The American flag, a symbol of freedom. The flag IS freedom to those who fight for it, to those who die for it, even to those who burn it.
During recent days, we have seen the image of OUR flag a little more than normal. Many of us have seen the double flag-raising photo that has made its way around the world via the Internet – the Iwo Jima flag raising and the flag raising by firefighters in New York City after the World Trade Center attack. Not since the Persian Gulf War has flag sales been as high, with some flag makers working overtime to keep up with the demand.
Newspapers, including hometown papers, have run full-page and color flags for us to proudly display in our windows, and we have.
I remember, as a younger Marine, driving through neighborhoods in my hometown, I would see the flag flying high on June 14 and July 4, but not on Aug 14 (which by the way, is my birthday) or Sep 4. Why do we fly the flag only on holidays?
I’m told by reliable sources, my friends, my co-workers and my boss, that neighborhoods throughout American have the flag proudly displayed and flying high in defiance to the recent terrorist attack against her. But, will this icon remain atop the pole?
Recently, I have seen flag shirts, flag stickers, flag bandanas, flag pins, flag hats (flags on hats of major league baseball players) and yes, flag boxers (not worn by major league baseball players or myself – although, I probably would if my wife bought me a pair). Of course my favorite color is camouflage, but, that is, as they say, is another story.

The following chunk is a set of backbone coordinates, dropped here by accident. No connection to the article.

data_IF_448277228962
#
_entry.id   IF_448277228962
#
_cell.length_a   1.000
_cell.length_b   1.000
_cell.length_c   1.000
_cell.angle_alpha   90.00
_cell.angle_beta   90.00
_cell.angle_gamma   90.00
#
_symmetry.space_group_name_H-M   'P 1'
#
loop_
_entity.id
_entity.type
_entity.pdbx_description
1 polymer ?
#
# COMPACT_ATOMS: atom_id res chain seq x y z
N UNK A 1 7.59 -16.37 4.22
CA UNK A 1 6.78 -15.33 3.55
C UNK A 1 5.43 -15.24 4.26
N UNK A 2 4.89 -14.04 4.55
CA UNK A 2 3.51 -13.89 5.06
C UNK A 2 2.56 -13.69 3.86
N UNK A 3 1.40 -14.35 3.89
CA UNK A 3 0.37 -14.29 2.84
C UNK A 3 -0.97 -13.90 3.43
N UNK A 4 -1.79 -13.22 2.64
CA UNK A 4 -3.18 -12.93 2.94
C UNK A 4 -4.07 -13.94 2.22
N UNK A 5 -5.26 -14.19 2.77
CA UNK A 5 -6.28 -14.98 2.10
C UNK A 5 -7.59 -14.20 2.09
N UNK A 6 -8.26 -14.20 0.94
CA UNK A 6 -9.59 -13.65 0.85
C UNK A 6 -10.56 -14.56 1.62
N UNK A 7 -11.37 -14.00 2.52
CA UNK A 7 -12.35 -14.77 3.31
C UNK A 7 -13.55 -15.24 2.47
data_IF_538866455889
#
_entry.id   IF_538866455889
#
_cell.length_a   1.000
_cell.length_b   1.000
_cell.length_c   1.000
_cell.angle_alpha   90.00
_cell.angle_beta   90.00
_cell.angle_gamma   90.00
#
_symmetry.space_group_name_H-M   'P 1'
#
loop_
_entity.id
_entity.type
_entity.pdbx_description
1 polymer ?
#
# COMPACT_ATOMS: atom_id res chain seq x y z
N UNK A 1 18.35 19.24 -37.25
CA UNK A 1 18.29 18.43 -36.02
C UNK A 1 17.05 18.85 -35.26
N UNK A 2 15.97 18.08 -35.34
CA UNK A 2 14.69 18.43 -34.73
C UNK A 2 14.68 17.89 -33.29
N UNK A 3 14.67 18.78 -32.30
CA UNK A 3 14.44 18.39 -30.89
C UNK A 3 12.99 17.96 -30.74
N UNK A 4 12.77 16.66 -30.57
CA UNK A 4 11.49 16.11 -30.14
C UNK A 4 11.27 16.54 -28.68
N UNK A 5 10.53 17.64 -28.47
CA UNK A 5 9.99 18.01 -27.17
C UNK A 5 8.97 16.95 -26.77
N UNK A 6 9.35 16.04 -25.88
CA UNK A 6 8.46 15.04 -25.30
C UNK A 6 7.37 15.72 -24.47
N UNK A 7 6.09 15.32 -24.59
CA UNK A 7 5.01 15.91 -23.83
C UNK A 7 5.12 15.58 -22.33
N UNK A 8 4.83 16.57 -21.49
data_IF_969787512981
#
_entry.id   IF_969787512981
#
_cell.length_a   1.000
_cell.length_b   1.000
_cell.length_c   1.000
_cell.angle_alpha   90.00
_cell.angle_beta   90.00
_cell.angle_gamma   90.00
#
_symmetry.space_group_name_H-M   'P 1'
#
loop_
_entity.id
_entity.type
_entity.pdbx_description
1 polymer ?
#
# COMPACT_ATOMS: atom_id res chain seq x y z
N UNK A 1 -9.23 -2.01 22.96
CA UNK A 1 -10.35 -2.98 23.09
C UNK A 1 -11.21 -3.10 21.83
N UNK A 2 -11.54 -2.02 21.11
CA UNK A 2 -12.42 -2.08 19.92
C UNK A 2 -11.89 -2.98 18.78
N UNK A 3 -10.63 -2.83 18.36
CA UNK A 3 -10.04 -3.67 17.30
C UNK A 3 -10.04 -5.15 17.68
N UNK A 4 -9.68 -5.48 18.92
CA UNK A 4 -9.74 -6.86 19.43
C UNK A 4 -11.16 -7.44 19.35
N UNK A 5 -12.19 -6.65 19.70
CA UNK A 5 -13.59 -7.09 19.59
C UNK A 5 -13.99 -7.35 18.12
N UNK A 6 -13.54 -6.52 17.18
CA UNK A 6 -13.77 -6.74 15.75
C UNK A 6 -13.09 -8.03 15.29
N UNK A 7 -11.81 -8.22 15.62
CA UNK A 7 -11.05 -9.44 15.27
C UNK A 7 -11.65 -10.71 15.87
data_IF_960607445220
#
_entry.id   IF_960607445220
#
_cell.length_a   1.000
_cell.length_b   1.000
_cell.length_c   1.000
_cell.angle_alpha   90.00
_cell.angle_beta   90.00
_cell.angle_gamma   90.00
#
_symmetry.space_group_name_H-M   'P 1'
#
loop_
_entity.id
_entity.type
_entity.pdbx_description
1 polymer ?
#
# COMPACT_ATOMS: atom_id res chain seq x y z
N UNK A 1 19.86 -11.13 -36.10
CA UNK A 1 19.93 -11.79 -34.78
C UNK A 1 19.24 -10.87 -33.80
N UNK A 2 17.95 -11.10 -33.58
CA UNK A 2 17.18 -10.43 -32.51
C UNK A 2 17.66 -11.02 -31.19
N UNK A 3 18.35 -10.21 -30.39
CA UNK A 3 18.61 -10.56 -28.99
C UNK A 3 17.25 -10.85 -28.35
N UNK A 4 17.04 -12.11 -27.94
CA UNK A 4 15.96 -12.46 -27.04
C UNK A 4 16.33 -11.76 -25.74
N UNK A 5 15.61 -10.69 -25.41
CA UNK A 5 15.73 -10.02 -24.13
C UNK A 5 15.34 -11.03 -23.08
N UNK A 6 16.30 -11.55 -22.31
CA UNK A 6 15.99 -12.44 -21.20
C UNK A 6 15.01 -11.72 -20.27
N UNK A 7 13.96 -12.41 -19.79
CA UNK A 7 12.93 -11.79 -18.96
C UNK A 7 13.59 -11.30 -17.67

Well, America, the flag has made a resounding comeback. It’s our symbol; it’s our recognizable emblem that defines us as Americans. That’s right, DEFINES us.
Oh sure, we all know that Betsy Ross designed the flag at the request of General George Washington during the Revolutionary War. But, do we really know or think of the story? The Revolutionary War was the tool to shape America’s freedom.
Now, I’m not trying to take Paul Harvey’s job away, but here it is – the rest of the story (the condensed version).
She was 25 years old and already a widow. Her husband died in the ongoing great revolt. Her days mundane until a general came to her asking assistance for a struggling nation.
With both of them planning and working together, the flag was almost complete. The general suggested the “final touches” be 13 stars (the six-pointed kind) to represent the colonies. In defiance, the widow Ross refused to put six-sided stars on HER flag – a flag that would represent a free nation. You see, those were British stars, and to the British she had lost her beloved husband. Only our current five-sided variety of stars would do. Betsy had her way.
So as you now know the rest of the story, even the flag’s design was out of defiance, and we still fly it today, right now – this very minute, out of defiance. Defiance to anyone who thinks they can touch our spirit or cripple it.
But, contrary to belief, at least the belief of anyone who is not an American, tragedy unites people.
A united people holds true to the little ditty that we all learned when we first entered school – to be "one nation, under God, indivisible" as taught by the "Pledge of Allegiance."
We cannot, through these recent acts of terror, be split in two. We have in fact, become stronger.
I’m sure there will be memorials erected, speeches written and plaques nailed to walls honoring those who gave their "fullest measure" and that’s fine. But the best way to honor those who died – keep the flag flying high – EVERY day of the year.
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